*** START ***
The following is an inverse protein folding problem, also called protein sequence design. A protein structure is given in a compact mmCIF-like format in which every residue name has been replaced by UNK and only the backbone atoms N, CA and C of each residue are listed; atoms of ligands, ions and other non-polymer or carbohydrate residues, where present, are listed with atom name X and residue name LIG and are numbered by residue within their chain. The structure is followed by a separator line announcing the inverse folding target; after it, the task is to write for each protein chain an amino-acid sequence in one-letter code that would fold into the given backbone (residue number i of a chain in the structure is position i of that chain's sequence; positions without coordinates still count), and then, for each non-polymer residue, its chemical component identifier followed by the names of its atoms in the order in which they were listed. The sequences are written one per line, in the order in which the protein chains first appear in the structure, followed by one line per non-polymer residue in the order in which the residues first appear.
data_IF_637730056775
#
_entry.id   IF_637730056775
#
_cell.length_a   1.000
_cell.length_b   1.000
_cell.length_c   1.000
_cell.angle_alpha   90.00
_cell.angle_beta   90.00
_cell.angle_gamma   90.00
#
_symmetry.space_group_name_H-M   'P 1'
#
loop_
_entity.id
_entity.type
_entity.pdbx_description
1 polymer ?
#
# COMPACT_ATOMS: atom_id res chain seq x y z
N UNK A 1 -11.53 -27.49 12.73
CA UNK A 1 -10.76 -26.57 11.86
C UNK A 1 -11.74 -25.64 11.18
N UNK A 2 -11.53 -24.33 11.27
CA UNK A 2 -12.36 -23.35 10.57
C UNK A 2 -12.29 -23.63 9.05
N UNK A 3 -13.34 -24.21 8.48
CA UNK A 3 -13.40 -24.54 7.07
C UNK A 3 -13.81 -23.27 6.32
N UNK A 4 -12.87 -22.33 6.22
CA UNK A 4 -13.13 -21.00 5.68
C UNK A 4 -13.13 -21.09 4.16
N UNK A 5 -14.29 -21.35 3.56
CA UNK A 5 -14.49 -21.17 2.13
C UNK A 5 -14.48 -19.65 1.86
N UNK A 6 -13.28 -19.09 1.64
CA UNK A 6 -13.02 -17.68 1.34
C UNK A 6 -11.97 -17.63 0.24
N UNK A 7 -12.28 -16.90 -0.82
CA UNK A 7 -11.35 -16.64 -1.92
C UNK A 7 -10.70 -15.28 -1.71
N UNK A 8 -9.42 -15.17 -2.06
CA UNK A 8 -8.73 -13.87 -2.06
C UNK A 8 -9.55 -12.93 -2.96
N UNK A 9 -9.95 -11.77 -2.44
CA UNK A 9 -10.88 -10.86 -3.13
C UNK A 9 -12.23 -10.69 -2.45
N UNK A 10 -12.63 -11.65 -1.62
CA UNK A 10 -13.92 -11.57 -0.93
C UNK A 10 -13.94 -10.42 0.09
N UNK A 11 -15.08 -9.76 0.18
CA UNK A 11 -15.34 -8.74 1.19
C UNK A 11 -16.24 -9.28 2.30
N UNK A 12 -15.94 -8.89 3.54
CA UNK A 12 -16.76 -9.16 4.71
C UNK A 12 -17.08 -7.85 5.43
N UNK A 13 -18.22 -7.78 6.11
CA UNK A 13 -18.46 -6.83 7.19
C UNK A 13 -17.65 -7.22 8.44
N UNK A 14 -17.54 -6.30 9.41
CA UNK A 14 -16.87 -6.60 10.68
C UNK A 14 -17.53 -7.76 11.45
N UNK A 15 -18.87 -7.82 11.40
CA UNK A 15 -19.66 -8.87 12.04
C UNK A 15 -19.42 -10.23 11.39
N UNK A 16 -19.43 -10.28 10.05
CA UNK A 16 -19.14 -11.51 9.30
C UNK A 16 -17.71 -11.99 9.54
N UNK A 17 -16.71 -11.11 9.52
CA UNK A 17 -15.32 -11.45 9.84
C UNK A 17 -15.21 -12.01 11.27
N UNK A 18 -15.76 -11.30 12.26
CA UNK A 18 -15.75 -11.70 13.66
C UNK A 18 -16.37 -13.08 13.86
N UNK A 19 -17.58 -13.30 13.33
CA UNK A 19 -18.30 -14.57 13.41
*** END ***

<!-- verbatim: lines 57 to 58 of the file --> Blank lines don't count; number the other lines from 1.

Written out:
C UNK A 12 -17.08 -7.85 5.43
N UNK A 13 -18.22 -7.78 6.11